Are You Exfoliating Correctly?
Using a face scrub may seem straightforward, but it turns out, there’s a right and wrong way to rid your face of dead skin cells. From the order that you apply a scrub with your other products, to the pressure you apply, there’s more to it than meets the eye.
To get the scoop on the best way to use the exfoliator in your medicine cabinet, we asked Beverly Hills-based esthetician Gina Mari to take a break from clients like Heidi Klum and Famke Janssen to answer our burning questions.
Click through our slideshow for expert tips to get the most out of your face scrub!
GM: Exfoliating with a face scrub is an extremely effective way to slough off dead skin cells. When the skin is not properly exfoliated, dead skin cells will "stack up" and give your complexion a dull appearance. Pigmented areas will appear darker, and fine lines and wrinkles will seem deeper. Plus, when the skin is exfoliated, it will be more prepared for serums and moisturizers to penetrate properly.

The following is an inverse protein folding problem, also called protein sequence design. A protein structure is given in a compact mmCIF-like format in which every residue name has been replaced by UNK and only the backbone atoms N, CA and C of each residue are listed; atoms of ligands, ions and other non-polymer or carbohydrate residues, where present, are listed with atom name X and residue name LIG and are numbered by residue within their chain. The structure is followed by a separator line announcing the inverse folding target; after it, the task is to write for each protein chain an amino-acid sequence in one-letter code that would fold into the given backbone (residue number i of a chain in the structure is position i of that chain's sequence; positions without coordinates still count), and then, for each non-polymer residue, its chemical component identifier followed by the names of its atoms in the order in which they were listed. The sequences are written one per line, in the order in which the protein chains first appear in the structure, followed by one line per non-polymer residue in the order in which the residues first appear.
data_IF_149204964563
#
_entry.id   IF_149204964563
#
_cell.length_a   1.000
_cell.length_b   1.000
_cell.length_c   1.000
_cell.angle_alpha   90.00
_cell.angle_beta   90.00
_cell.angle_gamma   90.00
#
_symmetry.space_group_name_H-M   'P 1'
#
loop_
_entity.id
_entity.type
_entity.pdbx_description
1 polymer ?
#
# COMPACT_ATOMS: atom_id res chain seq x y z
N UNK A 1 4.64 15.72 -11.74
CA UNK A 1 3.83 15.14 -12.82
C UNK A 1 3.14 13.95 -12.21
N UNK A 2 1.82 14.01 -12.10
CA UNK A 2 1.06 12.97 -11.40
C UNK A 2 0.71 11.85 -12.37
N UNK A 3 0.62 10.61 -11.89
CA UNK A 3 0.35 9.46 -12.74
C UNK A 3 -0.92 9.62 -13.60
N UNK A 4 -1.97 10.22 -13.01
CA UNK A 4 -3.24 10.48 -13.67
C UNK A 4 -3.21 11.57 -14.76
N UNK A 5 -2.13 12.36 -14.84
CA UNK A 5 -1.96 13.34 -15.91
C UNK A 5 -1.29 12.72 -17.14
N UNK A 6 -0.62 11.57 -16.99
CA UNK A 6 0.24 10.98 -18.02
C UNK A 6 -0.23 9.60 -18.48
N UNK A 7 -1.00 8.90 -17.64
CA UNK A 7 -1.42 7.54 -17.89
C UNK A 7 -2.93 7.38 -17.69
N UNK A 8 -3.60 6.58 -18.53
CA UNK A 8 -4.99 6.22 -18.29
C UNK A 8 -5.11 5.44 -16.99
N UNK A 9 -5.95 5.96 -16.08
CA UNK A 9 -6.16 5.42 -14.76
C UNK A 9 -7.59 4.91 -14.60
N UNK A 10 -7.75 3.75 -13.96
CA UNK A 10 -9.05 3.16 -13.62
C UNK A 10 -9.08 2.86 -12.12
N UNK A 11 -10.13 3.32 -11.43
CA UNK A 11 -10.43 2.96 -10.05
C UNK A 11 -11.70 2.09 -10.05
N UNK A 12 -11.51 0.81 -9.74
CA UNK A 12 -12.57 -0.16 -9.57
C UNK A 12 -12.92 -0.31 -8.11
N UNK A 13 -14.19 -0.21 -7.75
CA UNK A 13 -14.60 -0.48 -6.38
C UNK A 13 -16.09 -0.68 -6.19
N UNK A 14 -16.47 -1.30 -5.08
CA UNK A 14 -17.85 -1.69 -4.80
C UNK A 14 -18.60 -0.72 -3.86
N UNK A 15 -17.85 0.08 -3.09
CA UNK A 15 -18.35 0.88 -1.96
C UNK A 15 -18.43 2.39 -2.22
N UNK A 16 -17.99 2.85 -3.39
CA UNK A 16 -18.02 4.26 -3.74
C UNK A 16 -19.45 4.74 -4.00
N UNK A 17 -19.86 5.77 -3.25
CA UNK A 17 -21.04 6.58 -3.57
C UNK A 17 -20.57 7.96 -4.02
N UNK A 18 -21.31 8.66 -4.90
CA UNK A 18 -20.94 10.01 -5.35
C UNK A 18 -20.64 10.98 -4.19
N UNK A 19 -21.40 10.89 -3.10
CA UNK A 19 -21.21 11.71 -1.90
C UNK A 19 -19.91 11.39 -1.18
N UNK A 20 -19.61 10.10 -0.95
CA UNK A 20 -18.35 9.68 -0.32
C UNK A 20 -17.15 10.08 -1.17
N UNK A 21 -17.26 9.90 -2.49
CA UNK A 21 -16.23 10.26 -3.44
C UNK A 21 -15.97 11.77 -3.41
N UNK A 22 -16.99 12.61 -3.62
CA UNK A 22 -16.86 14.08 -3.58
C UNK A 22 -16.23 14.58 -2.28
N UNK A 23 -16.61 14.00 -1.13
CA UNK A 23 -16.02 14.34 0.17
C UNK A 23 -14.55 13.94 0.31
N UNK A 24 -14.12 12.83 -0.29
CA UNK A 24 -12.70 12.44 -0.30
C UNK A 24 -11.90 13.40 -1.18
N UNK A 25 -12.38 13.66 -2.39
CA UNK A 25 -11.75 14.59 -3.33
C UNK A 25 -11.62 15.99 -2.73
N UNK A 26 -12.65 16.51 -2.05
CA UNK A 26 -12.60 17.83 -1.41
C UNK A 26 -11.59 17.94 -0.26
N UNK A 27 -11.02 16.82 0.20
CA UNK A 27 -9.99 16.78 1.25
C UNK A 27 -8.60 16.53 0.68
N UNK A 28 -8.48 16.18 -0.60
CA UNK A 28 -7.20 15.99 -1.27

GM: This is completely dependent on the individual's skin type. Our skin changes day to day due to changing hormone levels, therefore your routine may change. I believe it is important to have an open dialogue with your esthetician or dermatologist to discuss the frequency that’s right for you. [Editor’s Note: In the meantime, start with once a week.]
GM: I recommend a stronger scrub, like Ayur-Medic's Anti-Bacterial Wash ($27) for acne-prone skin, and their Orange Blossom Exfoliant Scrub ($27) for normal skin. AmorePacific has a wonderful Treatment Enzyme Peel ($60) that has powder-y granules that turns into a paste with warm water, which is great for all skin types. If your skin is extremely delicate, I recommend a pumpkin exfoliant or a papaya enzyme peel that doesn't contain actual granulated beads. [Editor’s Note: try the Resurfacing Mask ($55) from Tata Harper]
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